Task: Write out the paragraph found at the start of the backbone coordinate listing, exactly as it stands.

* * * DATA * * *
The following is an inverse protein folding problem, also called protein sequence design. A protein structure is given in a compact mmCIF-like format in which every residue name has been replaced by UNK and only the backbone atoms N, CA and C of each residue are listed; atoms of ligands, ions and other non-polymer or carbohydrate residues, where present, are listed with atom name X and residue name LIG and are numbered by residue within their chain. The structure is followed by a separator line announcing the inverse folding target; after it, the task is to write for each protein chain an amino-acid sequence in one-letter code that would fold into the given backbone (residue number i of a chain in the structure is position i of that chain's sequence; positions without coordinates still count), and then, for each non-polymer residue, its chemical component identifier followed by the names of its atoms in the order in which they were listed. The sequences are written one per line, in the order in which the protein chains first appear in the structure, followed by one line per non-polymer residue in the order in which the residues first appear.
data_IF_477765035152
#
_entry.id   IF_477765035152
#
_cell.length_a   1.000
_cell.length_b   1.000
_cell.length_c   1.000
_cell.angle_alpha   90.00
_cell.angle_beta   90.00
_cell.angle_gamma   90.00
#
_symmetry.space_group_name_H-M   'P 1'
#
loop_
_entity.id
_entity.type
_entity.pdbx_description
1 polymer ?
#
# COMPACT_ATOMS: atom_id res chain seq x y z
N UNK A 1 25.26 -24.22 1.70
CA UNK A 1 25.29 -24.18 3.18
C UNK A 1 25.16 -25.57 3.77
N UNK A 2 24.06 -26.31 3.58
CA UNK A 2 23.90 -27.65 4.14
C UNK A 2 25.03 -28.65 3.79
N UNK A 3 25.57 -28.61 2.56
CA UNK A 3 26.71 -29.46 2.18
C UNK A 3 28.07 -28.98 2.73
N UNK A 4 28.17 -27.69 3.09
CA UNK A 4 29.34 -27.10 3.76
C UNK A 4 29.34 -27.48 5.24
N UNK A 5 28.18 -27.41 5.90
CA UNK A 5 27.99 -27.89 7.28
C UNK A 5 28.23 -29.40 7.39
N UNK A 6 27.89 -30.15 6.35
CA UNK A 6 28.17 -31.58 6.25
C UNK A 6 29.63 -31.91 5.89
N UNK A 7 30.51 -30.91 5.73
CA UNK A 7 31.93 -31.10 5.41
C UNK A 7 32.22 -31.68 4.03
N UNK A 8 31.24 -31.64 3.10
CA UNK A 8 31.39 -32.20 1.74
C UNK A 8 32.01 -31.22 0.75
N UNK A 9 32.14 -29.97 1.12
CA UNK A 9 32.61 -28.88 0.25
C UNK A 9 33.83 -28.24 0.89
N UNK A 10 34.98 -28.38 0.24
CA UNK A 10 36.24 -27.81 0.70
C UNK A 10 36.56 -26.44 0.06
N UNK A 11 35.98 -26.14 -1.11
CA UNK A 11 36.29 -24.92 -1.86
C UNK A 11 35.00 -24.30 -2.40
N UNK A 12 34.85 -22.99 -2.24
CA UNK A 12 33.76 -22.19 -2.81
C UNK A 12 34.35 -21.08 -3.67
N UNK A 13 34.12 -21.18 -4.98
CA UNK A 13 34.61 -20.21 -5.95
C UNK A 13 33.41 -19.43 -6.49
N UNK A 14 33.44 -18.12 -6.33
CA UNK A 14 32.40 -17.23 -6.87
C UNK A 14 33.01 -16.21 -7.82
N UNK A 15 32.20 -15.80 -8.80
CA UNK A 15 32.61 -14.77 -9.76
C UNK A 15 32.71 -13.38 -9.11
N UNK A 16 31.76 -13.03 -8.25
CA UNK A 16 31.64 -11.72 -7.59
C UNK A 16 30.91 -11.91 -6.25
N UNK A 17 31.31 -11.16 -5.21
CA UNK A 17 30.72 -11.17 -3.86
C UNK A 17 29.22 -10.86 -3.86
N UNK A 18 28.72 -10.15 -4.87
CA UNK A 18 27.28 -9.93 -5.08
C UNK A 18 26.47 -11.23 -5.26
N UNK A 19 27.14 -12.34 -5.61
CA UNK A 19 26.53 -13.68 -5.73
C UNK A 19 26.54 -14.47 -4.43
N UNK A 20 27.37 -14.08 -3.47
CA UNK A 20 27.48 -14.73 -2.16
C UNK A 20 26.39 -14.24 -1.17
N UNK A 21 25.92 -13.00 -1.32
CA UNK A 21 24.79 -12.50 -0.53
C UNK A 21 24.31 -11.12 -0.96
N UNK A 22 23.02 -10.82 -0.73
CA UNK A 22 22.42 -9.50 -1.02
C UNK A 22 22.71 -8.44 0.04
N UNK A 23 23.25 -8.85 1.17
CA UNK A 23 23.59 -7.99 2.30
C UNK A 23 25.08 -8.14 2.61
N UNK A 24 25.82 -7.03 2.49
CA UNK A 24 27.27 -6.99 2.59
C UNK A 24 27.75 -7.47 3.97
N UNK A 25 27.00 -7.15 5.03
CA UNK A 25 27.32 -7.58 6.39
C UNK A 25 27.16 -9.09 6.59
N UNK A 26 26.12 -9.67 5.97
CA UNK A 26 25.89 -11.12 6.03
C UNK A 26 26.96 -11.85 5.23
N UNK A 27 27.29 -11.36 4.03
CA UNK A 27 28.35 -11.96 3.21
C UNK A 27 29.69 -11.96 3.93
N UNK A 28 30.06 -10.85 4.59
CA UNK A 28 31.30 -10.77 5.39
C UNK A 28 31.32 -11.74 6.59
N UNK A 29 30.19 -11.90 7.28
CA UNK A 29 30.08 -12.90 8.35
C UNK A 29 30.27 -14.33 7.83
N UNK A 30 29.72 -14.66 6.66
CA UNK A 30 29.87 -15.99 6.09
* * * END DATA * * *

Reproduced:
The following is an inverse protein folding problem, also called protein sequence design. A protein structure is given in a compact mmCIF-like format in which every residue name has been replaced by UNK and only the backbone atoms N, CA and C of each residue are listed; atoms of ligands, ions and other non-polymer or carbohydrate residues, where present, are listed with atom name X and residue name LIG and are numbered by residue within their chain. The structure is followed by a separator line announcing the inverse folding target; after it, the task is to write for each protein chain an amino-acid sequence in one-letter code that would fold into the given backbone (residue number i of a chain in the structure is position i of that chain's sequence; positions without coordinates still count), and then, for each non-polymer residue, its chemical component identifier followed by the names of its atoms in the order in which they were listed. The sequences are written one per line, in the order in which the protein chains first appear in the structure, followed by one line per non-polymer residue in the order in which the residues first appear.